Megger vs Hipot

Discussion in 'General Electronics Chat' started by metaltomato, Mar 4, 2013.

  1. metaltomato

    Thread Starter New Member

    Dec 14, 2012
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    I am working to create a manufacturing process to produce small brushless ac motor/generators.

    Recently I equipped the final testing station with a GW Instek 4 in 1 electrical safety tester. With the help of the manufacturer and several other fine folks, I set up the Insulation Resist and AC Withstand stand tests and started making pre-production units.

    I do not know the tests that well, and only have UL, IEEE, and other standards to go by. My question is this;

    Why would my motor pass the Megger and impedance test, but fail the AC Withstand test? Wouldn't the megger and impedance tests show the fault?

    Thank you in advance for any input you might have!
     
  2. gerty

    AAC Fanatic!

    Aug 30, 2007
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  3. PackratKing

    Well-Known Member

    Jul 13, 2008
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    They both have their uses, tho' where the rubber meets the road, I come out in favor of a tightly calibrated Hi-Pot...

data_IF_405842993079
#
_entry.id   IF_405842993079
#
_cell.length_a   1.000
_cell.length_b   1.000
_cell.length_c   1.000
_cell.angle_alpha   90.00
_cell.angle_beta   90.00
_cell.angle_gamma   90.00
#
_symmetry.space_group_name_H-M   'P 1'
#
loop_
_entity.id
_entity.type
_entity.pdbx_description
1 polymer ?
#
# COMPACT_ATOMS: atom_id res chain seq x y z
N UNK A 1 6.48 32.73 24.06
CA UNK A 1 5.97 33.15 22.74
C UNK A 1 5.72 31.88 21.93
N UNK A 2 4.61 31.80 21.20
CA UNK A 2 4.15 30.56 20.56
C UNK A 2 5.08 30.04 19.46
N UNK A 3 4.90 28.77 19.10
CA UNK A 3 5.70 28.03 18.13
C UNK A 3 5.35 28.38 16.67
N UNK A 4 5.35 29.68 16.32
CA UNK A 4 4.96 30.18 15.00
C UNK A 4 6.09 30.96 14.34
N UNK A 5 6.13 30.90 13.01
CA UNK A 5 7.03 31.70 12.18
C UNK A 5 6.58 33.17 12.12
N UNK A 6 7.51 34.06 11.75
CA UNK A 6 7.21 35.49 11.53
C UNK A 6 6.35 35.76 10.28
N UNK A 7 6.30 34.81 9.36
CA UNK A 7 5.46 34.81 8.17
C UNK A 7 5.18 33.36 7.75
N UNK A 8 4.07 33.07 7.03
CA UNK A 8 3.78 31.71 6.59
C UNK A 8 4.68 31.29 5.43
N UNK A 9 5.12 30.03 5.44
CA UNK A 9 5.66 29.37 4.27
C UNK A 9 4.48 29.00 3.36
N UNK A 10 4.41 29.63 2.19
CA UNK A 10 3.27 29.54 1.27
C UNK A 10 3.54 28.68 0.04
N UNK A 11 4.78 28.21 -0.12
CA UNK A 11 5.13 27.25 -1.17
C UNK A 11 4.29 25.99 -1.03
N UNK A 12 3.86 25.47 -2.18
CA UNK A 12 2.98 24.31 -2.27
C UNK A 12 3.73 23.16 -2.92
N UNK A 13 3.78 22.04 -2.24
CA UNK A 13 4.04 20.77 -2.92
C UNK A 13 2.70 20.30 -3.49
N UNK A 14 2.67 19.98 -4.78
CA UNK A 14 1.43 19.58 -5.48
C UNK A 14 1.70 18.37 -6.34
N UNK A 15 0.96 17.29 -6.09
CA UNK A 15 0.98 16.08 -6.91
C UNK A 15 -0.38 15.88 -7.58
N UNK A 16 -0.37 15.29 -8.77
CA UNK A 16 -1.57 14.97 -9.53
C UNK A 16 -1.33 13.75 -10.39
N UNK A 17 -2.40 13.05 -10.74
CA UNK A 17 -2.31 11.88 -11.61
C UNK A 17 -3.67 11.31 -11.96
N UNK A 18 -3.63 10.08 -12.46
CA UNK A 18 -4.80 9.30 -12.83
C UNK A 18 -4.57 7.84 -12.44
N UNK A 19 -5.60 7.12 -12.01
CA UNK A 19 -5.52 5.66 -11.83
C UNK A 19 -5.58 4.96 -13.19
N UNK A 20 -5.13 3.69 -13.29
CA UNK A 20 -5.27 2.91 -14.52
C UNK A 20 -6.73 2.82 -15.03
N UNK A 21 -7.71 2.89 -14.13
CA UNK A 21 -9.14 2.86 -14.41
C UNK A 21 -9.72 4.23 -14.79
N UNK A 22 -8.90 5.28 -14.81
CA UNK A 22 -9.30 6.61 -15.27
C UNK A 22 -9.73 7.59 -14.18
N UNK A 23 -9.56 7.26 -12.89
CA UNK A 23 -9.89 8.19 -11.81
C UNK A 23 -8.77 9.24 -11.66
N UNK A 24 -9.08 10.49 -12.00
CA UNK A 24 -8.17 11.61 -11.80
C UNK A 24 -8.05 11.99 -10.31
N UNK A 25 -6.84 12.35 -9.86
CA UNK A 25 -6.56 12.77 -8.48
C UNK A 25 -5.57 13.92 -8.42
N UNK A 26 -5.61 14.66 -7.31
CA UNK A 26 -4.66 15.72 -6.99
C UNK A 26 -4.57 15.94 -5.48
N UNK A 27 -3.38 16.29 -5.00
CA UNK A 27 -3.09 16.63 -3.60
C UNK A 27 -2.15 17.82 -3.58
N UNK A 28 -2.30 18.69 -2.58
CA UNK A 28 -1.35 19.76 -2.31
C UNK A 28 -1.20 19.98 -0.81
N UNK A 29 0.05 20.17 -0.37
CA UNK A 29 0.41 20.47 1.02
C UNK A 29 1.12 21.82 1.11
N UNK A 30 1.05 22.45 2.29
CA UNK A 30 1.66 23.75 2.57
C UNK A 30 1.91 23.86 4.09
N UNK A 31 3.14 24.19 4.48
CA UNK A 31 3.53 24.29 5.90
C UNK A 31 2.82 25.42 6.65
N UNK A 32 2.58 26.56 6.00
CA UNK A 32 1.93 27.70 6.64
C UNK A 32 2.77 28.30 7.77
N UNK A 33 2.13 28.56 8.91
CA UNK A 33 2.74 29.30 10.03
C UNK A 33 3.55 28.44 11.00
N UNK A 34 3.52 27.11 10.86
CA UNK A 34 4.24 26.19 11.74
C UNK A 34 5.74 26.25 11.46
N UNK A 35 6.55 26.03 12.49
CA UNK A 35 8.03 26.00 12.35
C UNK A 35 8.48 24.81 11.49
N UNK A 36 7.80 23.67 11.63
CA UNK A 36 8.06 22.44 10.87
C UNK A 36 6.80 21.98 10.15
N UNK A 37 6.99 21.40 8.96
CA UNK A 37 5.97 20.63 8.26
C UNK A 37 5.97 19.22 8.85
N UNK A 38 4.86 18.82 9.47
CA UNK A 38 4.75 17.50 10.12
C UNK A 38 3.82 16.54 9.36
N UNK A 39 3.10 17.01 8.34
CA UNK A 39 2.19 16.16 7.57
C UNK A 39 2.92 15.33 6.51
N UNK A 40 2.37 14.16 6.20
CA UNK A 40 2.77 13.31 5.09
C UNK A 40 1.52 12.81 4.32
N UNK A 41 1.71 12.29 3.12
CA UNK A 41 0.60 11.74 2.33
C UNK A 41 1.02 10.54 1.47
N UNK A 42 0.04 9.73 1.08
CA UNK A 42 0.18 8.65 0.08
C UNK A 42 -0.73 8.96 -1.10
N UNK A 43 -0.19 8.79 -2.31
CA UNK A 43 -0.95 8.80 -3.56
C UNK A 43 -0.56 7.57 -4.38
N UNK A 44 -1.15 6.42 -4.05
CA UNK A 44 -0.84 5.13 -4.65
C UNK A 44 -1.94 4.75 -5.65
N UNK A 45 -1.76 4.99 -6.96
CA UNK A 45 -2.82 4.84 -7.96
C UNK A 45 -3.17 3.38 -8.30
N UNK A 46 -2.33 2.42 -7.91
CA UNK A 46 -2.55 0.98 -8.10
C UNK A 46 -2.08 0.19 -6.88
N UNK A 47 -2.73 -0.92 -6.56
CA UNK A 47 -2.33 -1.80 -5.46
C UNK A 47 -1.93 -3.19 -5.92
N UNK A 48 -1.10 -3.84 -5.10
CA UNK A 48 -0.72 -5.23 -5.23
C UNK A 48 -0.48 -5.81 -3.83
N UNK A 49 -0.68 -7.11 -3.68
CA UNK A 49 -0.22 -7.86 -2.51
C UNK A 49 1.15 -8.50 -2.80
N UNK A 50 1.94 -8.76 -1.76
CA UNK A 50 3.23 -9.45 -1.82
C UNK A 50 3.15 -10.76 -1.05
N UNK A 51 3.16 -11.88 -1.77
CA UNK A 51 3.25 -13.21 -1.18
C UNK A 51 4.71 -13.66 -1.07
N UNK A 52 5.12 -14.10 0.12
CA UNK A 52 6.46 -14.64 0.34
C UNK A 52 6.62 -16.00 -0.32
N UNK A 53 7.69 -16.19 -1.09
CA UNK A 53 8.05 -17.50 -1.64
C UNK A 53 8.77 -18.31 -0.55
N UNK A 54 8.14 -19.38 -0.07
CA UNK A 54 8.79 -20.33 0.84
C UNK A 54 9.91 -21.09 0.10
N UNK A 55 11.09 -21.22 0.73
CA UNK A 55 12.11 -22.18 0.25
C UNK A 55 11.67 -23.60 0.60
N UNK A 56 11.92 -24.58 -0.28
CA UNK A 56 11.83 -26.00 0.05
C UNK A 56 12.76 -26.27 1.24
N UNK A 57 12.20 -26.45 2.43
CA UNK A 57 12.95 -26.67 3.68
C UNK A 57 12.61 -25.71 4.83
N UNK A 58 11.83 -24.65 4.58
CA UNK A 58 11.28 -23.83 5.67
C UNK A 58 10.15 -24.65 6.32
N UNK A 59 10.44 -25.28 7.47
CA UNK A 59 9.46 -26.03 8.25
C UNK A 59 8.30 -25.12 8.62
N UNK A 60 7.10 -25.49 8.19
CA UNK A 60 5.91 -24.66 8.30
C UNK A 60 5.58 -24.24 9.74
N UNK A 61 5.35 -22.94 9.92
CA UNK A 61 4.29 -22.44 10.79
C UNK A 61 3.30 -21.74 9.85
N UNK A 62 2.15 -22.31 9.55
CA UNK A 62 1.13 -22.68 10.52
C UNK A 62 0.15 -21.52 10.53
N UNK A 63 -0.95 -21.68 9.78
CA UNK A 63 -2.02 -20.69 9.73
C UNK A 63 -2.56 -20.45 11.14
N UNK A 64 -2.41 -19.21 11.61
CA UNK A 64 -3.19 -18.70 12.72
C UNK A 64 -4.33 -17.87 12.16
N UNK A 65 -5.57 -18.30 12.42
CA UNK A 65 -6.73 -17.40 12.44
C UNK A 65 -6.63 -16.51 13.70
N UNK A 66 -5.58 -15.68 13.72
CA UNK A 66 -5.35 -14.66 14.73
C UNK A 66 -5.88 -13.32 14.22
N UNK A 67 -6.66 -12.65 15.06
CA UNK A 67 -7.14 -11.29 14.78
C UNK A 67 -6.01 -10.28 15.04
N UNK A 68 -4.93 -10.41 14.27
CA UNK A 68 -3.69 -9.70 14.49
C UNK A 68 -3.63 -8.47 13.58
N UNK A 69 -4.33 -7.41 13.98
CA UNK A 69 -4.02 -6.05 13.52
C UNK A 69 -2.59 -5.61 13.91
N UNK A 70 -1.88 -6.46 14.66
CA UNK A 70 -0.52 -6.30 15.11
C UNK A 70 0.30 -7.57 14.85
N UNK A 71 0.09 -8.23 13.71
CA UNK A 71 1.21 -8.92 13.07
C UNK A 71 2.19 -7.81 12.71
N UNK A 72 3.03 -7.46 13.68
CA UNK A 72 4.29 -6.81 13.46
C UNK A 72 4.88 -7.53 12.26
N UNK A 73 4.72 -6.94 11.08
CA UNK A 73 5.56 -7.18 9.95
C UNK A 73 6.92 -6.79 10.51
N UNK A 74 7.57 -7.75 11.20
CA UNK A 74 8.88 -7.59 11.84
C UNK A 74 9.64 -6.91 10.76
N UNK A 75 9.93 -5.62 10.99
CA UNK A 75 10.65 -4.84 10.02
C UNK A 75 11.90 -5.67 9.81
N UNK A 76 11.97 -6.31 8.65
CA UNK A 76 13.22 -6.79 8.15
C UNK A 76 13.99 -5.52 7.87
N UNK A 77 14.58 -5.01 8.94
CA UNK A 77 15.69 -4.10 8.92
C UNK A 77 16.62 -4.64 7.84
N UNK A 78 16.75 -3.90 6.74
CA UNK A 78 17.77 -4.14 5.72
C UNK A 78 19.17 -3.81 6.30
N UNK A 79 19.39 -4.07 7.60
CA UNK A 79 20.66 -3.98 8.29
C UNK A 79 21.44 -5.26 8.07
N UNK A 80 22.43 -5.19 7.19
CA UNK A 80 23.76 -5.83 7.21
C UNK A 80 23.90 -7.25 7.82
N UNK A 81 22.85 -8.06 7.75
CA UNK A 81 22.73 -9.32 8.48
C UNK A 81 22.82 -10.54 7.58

I repaired consumer-level power tools, a.w.a all types of electric motor service, as one of my duties in an HVAC bench-technician job the 12 years before I retired.
    OSHA and FedGov Consumer Safety protocols, demand several safety tests prior to releasing a power tool back to its owner.

    Contractors in general are notorious for beating the daylights out of their power tools. Lets not go where what consumers do to them...:D

    The Hi-Pot, as a final judge, often revealed electrical faults that I am convinced kept us out of a truckload of liability snafus.
     
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  4. gerty

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    Aug 30, 2007
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    I used to work in maintenance for a major air conditioning manufacturer, they used a hipot on every unit. They used different voltages ,depending on the rated voltage of the unit.
    We would, on occasion, borrow on of the hipots to check a cable pull that we made. We also used them from time to time to check a motor that would blow fuses for no apparent reason.
     
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  5. metaltomato

    Thread Starter New Member

    Dec 14, 2012
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    thanks guys. because Im designing a production cell, I want to use tests that would be needed to certify.